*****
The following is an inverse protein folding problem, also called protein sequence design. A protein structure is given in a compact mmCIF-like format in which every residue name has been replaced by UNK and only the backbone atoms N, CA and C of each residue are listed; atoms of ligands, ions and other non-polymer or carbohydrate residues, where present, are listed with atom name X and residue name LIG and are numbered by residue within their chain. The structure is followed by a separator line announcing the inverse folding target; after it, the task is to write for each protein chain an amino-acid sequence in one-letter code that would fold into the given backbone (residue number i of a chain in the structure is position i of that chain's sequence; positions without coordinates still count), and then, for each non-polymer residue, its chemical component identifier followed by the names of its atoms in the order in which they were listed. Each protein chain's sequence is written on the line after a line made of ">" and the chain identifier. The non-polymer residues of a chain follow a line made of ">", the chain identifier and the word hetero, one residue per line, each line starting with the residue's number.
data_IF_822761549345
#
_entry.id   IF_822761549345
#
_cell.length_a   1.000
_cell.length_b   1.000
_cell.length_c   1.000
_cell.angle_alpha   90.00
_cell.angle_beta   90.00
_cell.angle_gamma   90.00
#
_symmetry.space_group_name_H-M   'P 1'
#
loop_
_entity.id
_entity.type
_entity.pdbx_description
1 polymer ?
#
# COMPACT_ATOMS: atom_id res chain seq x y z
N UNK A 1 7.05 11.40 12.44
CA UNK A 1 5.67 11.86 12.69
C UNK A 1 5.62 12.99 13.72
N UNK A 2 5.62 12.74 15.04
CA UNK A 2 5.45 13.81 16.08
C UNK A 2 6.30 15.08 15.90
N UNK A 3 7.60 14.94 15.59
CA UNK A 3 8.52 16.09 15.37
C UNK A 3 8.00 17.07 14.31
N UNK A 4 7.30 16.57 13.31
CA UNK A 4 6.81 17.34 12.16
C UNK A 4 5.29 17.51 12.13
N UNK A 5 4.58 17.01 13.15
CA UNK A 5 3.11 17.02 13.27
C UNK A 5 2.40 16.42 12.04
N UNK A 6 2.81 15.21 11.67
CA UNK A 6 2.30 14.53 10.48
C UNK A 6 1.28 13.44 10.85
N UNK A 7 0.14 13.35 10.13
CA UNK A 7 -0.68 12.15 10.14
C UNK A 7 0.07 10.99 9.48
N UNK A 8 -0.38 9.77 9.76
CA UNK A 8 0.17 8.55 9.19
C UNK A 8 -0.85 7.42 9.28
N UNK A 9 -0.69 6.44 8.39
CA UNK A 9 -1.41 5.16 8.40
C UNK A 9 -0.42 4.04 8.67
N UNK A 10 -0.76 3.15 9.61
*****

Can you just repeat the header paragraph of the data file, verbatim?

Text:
The following is an inverse protein folding problem, also called protein sequence design. A protein structure is given in a compact mmCIF-like format in which every residue name has been replaced by UNK and only the backbone atoms N, CA and C of each residue are listed; atoms of ligands, ions and other non-polymer or carbohydrate residues, where present, are listed with atom name X and residue name LIG and are numbered by residue within their chain. The structure is followed by a separator line announcing the inverse folding target; after it, the task is to write for each protein chain an amino-acid sequence in one-letter code that would fold into the given backbone (residue number i of a chain in the structure is position i of that chain's sequence; positions without coordinates still count), and then, for each non-polymer residue, its chemical component identifier followed by the names of its atoms in the order in which they were listed. Each protein chain's sequence is written on the line after a line made of ">" and the chain identifier. The non-polymer residues of a chain follow a line made of ">", the chain identifier and the word hetero, one residue per line, each line starting with the residue's number.